12.01.2020 Author: F. William Engdahl

Scientists Call For Ban on Human Gene Editing

BIO3422

Japan has banned gene-edited human embryos and international scientists are increasing the call to ban the highly uncertain and risky practice of gene-editing of human DNA. The growing opposition comes as details of a Chinese biologist’s attempt to gene-edit embryos to resist HIV led to massive criticism of the flawed experiment. While the technology of altering DNA of humans, plants, animals is still in its infancy, the rate at which it is spreading worldwide with little oversight gives cause for alarm.

In December, 2019 the Japanese Health Ministry recommended a ban on implanting genetically modified human embryos. They warned such procedures could lead to a market for ‘designer babies.’ They follow recommendations of a panel of experts who warned that allowing gene-edited human embryos to be placed in the uterus for gestation held very serious health risks for both the infant and for future generations. In 2018 the Japanese government had moved to permit gene-editing of human embryos.

The latest decision by Japan to call for a ban on using the gene-edited embryos to give birth to gene-altered babies is a clear reaction to worldwide protest against a Chinese biologist who reported he had gene edited twins to be immune to HIV. It was the first report of babies born who had been genetically edited with CRISPR. Since then a growing number of scientists have called for a moratorium on gene editing of humans. Feng Zhang, a member of the Broad Institute of MIT and Harvard and the co-inventor of CRISPR/Cas9, has called for a moratorium on gene-edited babies. Nobel laureate David Baltimore said the He human experiment showed “there has been a failure of self-regulation in the scientific community.”

Human gene experiments

Last December, a full year after proclaiming their success in creating the first gene edited twins who were HIV resistant, Chinese biologist He Jiankui, professor at Southern University of Science and Technology, agreed to release the full details of his human gene editing experiment. The MIT Technology Review has now published extensive excerpts from the He document. In November, 2018 He claimed a major first: to have used the gene editing technology CRISPR to change the DNA of human embryos during in vitro fertilization using CRISPR gene editing technology.

The MIT critique is a devastating condemnation of the scientific procedures of He and his team. After criticizing He for ignoring ethical and scientific norms in creating the twins Lula and Nana, allegedly born in late 2018, the MIT journal states, that Prof. He did not even succeed in reproducing the gene mutation that gives HIV resistance. Fyodor Urnov, a genome-editing scientist at the University of California, Berkeley told the MIT Technology Review: “The claim they have reproduced the prevalent CCR5 variant is a blatant misrepresentation of the actual data and can only be described by one term: a deliberate falsehood.” In addition to their deliberate falsehoods, the MIT journal points out that He and his associates have made it difficult to find the family by deleting the names of the fertility doctors from their paper and giving a false date of birth. In short, the human gene editing experiment did not prove what He had claimed and could have created major biological dangers instead.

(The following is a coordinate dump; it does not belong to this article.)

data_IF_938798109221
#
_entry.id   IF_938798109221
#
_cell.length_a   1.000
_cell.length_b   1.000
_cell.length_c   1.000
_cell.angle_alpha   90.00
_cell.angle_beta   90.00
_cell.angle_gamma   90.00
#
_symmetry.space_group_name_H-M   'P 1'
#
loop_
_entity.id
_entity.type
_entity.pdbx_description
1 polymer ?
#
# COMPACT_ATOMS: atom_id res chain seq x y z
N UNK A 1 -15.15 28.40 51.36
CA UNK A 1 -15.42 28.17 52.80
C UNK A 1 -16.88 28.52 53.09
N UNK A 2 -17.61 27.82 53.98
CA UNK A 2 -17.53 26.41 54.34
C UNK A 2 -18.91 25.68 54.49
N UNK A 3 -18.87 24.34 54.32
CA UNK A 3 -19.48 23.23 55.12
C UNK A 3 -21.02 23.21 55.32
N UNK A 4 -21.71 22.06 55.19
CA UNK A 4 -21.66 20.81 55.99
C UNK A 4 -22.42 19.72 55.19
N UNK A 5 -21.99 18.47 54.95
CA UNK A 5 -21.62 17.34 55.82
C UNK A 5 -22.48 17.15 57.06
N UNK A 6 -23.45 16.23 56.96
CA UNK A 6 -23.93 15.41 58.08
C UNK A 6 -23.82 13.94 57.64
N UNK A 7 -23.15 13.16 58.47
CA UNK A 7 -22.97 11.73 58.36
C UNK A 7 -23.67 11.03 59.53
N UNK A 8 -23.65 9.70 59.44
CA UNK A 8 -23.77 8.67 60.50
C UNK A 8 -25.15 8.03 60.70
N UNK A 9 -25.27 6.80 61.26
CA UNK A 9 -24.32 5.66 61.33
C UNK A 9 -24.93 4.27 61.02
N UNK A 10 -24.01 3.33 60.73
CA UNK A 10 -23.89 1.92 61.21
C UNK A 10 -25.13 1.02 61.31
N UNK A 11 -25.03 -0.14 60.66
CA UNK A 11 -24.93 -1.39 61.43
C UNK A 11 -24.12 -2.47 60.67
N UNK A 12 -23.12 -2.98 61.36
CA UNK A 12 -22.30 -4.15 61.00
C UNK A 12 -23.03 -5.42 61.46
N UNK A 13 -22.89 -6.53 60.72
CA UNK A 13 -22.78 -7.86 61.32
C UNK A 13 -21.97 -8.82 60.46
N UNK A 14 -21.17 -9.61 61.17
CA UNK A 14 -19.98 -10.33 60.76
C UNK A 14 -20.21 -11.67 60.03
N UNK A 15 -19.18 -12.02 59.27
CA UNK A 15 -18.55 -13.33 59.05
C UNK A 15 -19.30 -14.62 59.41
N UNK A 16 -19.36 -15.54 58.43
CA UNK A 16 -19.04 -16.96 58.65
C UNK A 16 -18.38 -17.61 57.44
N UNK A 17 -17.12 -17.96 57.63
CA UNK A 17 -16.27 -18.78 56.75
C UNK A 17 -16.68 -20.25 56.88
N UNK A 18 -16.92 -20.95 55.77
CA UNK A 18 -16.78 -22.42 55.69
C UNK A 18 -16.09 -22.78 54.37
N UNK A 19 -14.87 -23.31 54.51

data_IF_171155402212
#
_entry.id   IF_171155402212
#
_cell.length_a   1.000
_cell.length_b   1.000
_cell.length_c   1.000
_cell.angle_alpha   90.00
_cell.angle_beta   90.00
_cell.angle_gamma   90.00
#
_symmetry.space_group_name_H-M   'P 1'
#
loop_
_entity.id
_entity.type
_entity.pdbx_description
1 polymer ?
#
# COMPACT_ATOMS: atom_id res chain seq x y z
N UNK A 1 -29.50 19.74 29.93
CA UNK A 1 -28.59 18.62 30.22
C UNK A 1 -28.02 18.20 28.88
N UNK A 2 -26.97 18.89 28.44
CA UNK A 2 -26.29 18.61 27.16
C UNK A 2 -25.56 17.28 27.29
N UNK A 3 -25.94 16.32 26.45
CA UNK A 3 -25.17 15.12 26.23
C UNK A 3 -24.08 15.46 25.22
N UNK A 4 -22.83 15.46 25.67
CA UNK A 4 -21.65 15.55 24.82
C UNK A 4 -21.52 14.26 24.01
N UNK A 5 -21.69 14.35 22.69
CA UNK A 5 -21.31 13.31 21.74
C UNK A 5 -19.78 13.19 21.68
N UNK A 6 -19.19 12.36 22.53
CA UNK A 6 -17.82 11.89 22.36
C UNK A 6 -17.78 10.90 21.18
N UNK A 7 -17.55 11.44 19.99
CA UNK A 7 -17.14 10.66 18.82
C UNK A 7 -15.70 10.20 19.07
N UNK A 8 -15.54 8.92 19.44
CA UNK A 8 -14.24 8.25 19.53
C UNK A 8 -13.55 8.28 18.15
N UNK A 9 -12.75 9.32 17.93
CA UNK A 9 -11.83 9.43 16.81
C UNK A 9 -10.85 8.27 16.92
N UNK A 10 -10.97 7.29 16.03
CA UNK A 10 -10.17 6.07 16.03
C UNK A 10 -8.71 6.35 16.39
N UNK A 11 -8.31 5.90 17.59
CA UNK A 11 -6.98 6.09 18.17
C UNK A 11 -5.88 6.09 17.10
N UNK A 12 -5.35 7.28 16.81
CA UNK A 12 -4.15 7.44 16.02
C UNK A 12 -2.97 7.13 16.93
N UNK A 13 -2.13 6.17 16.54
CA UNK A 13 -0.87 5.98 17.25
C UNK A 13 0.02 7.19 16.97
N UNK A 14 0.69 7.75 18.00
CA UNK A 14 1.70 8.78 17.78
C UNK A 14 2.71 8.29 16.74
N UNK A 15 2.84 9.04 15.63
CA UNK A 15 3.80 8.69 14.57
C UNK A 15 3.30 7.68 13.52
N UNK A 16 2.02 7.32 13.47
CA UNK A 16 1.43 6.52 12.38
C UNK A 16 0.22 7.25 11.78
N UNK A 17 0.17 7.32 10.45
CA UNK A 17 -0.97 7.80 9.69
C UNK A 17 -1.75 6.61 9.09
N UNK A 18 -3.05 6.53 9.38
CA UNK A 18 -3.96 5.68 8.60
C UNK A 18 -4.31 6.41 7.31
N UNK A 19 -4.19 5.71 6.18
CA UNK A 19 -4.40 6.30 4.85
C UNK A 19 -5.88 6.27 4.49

Reacting to the international uproar over He’s radical experiment, Chinese government investigation found He Jiankui violated state law in pursuit of “personal fame and fortune,” sentencing He to three years in prison.

In another highly controversial case involving human gene editing, a team of researchers led by Prof Juan Carlos Izpisúa Belmonte from the Salk Institute in the USA have produced monkey-human chimeras in 2017. The report says that the research was conducted in China “to avoid legal issues.” In December 2019 Chinese scientists announced they had created pig monkey hybrids as a step to eventually grow human organs in animals for transplant. “This is the first report of full-term monkey-pig chimeras”, Tang Hai at the State Key Laboratory of Stem Cell and Reproductive Biology in Beijing told New Scientist.

The real issue in the exploding use of gene editing to alter DNA in animals, plants and even humans is the fact that it is not at all clear how safe it is in the long term. Most countries including the United States require no special government regulatory oversight. Recently it was discovered that gene edited mosquitoes intended to eradicate zika or malaria in Brazil had failed and the mutants had survived. The genetically engineered mosquitoes produced by the biotech company, Oxitec, now part of the US company Intrexon, escaped human control after trials in Brazil and are now spreading in the environment.

Potentially CRISPR gene-editing technology might enable positive change as well, such as treatments for genetic diseases; altering the germline of humans, animals, and other organisms; and modifying the genes of food crops for positive traits. We don’t know at this point. Yet the degree of unbiased scientific and government oversight over use of CRISPR is appalling and potentially dangerous. At present China seems to be making major experiments in gene editing and sees it as a core part of its biotechnology goals, one of the ten areas of Made in China 2025. At this point China would significantly add to its credibility in terms of safe research by following the lead of Japan and formally banning gene editing experiments of humans as a principle of precaution.

F. William Engdahl is strategic risk consultant and lecturer, he holds a degree in politics from Princeton University and is a best-selling author on oil and geopolitics, exclusively for the online magazine “New Eastern Outlook.”


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